It feels as though every week in cluster development is busy but this past one (and a half) has been so busy that it’s been difficult to find time to write about everything that’s going on. I’ve had lots of really provocative conversations about clusters with people from all over the University. All of these conversations are helping me to clarify for myself what the cluster initiative is about. Ultimately, this initiative is about students. More about that in a future blog post. For this post, I want to explain what’s going on in the Arts and Technologies cluster specifically.
One of the things that’s been happening is that the Arts and Technologies cluster guides have held a series of social gatherings to talk informally with people who are interested in our cluster. Notice that I wrote Arts and TechnologIES rather than Arts and Technology. We have changed the name of our cluster because of a brief conversation about what we mean by “technology” and a longer conversation about our mission statement. In one of our social gatherings, a faculty member asked what technology we meant when we named the cluster Arts and Technology. For example, he said, at one time, a pencil was cutting edge technology. Is a pencil acceptable technology for the cluster? We guides immediately acknowledged that this is an excellent question but that yes, a pencil is a kind of technology. This made us start thinking about the fact that we had changed Art to Arts to illustrate the fact that there is not one “Art.” But of course, there are many technologies even if you just look at electronic technology. So we decided to change the name of the cluster and think it better reflects what the cluster is about.
The conversation about technology sparked an additional, longer conversation about our mission statement. One of the attendees of the social gathering said to me that our draft mission did a great job of explaining the role of art in our cluster but didn’t mention the role of technology in the cluster. As a result of that conversation, we revised our draft mission statement. An entirely different conversation about purpose and goals and the idea of “uselessness” (more about that in a future blog post) caused us to add an additional clause to the mission statement. So our current draft says:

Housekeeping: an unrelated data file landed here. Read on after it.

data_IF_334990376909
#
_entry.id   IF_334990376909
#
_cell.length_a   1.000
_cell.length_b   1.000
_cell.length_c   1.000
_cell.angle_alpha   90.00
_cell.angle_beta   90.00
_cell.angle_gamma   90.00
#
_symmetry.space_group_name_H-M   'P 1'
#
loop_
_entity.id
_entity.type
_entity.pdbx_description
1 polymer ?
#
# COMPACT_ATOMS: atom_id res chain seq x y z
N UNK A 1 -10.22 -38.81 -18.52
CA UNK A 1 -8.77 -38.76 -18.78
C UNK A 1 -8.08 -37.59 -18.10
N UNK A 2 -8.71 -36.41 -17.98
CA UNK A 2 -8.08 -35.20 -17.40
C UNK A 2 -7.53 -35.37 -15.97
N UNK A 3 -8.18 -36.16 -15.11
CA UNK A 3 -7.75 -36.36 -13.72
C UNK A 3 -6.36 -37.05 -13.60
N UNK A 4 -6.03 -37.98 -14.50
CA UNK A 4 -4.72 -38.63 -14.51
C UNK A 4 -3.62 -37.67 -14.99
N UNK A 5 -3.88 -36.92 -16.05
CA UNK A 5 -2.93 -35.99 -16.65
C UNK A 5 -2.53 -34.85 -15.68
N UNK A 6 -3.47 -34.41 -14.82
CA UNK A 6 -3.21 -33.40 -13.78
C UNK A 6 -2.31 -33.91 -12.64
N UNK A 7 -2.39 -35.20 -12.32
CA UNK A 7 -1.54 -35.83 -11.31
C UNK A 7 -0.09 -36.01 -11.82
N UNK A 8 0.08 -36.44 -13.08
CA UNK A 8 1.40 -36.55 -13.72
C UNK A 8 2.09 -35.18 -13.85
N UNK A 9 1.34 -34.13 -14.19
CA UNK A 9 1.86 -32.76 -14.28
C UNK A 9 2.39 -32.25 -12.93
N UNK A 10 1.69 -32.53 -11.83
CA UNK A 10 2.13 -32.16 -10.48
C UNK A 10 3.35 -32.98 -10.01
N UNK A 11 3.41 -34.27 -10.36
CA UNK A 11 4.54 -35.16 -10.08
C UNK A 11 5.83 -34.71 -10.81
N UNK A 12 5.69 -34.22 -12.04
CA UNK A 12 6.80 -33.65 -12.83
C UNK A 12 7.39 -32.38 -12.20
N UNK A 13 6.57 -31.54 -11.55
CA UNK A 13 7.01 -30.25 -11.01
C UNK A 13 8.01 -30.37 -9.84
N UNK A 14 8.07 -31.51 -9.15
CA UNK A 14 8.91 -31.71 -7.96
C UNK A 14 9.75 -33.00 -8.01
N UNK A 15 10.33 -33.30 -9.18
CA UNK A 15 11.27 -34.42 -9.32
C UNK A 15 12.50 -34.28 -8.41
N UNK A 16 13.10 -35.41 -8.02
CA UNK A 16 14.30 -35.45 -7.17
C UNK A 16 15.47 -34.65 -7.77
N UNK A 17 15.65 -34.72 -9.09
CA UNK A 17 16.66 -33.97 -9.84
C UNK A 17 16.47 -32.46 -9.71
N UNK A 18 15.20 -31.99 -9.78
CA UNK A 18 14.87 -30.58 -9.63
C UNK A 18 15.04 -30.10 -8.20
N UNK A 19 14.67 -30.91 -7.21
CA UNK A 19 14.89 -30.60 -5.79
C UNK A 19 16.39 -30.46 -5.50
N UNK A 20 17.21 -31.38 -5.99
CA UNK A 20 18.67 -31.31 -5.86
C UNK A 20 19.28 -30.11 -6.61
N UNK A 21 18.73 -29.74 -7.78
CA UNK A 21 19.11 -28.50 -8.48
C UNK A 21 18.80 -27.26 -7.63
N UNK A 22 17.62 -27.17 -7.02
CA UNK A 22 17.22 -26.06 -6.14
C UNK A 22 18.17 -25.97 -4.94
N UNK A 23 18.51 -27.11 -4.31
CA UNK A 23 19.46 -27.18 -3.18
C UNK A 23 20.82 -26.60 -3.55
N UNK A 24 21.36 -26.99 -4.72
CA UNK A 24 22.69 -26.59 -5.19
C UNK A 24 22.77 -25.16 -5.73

The Arts and Technologies cluster focuses on the processes of effective story-telling and making things. We intentionally choose the specific tools and technologies we use and carefully consider how they impact the creation, sharing, and reception of our work. We value communication, collaboration, creative problem-solving, and learning for the sake of learning.
We’re pretty happy with the mission statement so far and look forward to even more conversations and revisions when more faculty and staff are back on campus in August. In the meantime, if you have some feedback about this draft of the mission, let me know.
The social gatherings have been great fodder for thinking about and discussing what we’re trying to do with clusters. We cluster guides are planning some University Days activities that we hope will get the people who are interested in our cluster thinking about ways that they can begin to find connections and possible collaborations with other members of the cluster, especially with regards to curriculum and teaching. We’re focusing these activities on student involvement because, as I’ve written before, we think the student experience should be the focus of the cluster initiative. There will be a two hour session during University Days in which participants engage in these activities so if you’re interested in Arts and Technologies, find that session on the schedule. And if you think of it, bring your laptop. We’d like several people to have some computer technology available as we engage in the activities.
We cluster guides are also working on a “cluster inventory” which will be a list of resources that are available to the cluster as we move forward. Of course, the faculty and staff associated with the cluster are one resource in the inventory. We’ve read through the URSA reports of all of the programs currently in the cluster and made a list of the resources, like lab spaces, classrooms, equipment, and so on, that were described there. We will be figuring out ways to inventory less tangible things like individual areas of expertise, projects people are working on, existing partnerships with businesses, schools, non-profits, alumni resources, and so on. If you are interested in this cluster and know of something that might be a resource to the cluster, let us know about it.
We’re also thinking about ways to keep the dialog going once the fall semester starts. We think some amazing things happen when people from different disciplines get together in a room to just talk. People discover shared interests and begin to think about ways that their work crosses disciplinary boundaries into other people’s work. People realize that we’re teaching some similar things in our classrooms even though we’re in different disciplines. We are thinking that we’ll probably have some regular meetings of anyone who is interested in the cluster. Some of those meetings might be social gatherings to allow informal conversation. But some will likely have more specific agendas to generate and move forward ideas about curricular revisions, cluster projects, external partnerships, etc.
If you aren’t already on the Arts and Technologies cluster email list but would like to be, contact me and I’ll add you. I am still really excited about the possibilities with the cluster initiative in general and the Arts and Technologies cluster in particular.
I am currently Professor of Digital Media at Plymouth State University in Plymouth, NH. I am also the current Coordinator of General Education at the University. I am interested in game studies, digital literacies, open pedagogies, and generally how technology impacts our culture.